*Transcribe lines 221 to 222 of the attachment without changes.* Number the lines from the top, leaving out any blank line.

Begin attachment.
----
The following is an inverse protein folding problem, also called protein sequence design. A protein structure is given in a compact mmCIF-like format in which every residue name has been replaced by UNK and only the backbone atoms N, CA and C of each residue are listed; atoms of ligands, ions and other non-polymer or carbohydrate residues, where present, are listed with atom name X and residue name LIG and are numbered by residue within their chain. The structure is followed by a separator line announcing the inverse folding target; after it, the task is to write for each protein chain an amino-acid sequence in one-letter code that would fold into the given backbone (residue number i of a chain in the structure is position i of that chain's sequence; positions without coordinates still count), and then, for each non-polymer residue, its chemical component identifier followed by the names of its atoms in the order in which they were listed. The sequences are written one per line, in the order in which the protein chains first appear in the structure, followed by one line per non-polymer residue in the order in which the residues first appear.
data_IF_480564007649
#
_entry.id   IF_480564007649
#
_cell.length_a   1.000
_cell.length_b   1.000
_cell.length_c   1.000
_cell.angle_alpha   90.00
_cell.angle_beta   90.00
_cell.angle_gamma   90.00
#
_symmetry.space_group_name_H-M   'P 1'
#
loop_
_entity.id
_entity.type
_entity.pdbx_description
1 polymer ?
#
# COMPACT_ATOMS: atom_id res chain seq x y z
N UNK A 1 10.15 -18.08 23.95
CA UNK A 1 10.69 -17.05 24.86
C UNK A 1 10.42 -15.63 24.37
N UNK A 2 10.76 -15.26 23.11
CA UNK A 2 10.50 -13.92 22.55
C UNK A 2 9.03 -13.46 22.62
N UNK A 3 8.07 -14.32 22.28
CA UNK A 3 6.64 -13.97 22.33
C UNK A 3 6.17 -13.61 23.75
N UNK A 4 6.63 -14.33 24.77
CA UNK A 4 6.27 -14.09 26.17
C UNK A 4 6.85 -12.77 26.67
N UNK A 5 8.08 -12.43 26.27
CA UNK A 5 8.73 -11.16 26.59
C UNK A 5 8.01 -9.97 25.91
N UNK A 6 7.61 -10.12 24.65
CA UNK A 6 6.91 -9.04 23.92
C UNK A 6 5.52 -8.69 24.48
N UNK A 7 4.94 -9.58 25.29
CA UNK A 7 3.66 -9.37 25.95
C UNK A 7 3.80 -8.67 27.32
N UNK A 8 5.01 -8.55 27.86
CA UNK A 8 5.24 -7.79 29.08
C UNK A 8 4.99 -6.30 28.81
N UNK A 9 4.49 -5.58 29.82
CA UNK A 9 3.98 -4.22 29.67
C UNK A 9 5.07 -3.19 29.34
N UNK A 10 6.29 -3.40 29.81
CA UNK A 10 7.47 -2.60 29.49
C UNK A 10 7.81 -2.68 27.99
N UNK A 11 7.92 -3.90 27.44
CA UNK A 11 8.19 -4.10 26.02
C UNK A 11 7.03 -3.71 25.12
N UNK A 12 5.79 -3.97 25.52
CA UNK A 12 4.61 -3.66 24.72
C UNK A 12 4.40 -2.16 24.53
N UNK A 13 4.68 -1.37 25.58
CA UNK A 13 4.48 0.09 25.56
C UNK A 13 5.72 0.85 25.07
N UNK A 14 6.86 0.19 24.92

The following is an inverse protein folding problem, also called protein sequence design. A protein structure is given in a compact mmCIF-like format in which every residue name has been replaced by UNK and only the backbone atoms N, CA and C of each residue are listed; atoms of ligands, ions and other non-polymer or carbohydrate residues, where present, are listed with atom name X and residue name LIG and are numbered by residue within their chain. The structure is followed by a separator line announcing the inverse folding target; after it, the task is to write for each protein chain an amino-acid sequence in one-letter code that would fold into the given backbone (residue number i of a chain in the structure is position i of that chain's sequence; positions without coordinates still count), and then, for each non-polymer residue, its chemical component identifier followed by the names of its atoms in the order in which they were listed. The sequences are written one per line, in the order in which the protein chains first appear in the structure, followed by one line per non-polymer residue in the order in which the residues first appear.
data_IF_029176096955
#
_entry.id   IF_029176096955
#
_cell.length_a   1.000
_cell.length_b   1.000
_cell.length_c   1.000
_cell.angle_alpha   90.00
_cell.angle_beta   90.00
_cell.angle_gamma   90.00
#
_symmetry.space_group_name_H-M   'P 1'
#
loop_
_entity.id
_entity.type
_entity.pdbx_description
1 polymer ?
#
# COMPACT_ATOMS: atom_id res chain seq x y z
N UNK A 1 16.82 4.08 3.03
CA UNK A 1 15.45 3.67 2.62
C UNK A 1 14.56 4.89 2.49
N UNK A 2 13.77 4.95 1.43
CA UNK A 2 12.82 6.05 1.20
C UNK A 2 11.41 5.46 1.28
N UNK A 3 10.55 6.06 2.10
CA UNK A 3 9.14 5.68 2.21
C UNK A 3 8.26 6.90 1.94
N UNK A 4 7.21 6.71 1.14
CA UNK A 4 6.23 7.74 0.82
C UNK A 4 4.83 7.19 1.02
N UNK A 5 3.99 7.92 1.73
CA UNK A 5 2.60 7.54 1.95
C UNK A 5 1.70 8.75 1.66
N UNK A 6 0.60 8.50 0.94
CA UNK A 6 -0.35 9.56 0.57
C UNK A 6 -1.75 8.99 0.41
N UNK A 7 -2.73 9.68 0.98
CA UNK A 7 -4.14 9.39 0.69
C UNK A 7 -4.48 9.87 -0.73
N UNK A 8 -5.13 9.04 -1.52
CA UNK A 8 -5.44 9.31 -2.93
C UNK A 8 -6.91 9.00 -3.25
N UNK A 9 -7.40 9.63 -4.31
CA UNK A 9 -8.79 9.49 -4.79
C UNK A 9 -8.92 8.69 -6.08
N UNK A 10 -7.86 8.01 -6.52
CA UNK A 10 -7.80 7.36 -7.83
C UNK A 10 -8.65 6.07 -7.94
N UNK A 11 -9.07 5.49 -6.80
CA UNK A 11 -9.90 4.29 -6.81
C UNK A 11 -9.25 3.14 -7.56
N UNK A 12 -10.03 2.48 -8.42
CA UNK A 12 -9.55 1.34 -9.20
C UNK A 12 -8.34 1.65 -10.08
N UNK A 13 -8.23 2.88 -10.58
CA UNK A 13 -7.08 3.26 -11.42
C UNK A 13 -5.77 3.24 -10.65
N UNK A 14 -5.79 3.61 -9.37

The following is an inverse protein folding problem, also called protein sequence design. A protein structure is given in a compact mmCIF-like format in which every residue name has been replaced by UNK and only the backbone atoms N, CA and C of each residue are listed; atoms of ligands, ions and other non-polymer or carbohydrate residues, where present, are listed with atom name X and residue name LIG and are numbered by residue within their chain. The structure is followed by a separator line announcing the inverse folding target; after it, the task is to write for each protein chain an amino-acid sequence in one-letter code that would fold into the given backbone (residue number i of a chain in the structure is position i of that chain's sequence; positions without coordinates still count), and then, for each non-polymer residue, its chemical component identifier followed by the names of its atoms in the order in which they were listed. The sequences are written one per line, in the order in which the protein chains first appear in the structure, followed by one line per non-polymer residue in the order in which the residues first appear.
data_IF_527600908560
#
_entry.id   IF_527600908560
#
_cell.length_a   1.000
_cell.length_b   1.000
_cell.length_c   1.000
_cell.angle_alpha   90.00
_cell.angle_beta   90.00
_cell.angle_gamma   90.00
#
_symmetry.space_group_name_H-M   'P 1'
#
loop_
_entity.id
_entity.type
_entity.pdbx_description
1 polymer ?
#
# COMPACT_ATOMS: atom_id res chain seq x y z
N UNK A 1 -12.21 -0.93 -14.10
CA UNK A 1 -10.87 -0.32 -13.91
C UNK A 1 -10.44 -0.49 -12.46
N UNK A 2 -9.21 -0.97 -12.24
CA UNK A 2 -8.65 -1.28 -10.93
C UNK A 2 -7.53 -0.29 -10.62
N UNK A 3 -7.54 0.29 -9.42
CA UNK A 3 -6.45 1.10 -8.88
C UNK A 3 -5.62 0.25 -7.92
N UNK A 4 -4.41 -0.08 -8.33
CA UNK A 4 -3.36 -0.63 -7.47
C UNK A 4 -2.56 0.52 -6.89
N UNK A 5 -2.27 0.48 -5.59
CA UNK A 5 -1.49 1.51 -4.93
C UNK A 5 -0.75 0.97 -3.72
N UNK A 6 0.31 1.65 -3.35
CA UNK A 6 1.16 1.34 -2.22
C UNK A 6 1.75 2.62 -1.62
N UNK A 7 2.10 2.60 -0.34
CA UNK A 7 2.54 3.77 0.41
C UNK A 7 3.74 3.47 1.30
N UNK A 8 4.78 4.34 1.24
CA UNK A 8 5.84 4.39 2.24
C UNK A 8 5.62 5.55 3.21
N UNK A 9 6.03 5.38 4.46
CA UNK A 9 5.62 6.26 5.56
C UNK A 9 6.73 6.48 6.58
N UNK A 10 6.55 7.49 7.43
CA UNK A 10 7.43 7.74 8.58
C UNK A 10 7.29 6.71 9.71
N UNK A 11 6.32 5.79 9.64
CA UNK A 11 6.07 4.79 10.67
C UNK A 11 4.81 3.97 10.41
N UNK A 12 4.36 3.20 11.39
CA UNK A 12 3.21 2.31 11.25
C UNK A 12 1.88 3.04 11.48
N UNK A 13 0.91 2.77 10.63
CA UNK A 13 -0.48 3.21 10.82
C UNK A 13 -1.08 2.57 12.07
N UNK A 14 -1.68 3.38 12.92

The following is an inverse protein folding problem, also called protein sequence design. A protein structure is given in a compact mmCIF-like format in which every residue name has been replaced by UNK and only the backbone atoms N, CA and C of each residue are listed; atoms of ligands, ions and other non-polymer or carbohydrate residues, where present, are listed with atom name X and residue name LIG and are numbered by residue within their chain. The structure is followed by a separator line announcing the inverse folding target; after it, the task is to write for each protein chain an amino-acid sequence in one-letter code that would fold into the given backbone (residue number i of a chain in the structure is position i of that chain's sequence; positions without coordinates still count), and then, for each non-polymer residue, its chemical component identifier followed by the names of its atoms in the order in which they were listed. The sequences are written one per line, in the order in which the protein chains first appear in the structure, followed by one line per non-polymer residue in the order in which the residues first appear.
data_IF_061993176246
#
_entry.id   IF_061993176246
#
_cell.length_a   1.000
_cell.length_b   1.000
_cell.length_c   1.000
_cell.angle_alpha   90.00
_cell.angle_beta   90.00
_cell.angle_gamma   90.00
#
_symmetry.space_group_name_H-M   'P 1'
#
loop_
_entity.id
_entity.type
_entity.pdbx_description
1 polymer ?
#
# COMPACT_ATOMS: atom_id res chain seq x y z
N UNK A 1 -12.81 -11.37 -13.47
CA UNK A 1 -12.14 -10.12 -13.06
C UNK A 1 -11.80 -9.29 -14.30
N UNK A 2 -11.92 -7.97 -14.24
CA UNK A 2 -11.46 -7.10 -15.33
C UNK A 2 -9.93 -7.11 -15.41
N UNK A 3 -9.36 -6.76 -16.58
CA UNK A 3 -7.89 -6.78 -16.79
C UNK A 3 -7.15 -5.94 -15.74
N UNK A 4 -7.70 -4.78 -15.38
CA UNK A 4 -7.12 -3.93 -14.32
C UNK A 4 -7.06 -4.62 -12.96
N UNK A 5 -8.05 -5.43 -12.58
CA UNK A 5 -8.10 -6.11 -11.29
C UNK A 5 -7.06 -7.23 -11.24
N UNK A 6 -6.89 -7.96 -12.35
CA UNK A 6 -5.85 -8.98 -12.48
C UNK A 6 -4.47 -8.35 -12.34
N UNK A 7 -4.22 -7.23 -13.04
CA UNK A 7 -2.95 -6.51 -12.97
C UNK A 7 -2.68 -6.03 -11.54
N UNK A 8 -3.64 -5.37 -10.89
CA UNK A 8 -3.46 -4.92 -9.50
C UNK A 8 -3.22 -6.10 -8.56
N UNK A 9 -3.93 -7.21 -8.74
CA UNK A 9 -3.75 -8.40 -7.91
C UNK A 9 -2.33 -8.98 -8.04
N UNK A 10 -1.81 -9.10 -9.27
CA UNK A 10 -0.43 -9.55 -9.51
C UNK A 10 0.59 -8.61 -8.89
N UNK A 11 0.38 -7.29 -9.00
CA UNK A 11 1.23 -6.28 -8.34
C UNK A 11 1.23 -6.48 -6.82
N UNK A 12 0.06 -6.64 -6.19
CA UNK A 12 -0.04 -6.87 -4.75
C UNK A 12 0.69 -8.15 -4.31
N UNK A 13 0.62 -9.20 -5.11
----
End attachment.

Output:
CA UNK A 6 -5.85 -8.98 -12.48
C UNK A 6 -4.47 -8.35 -12.34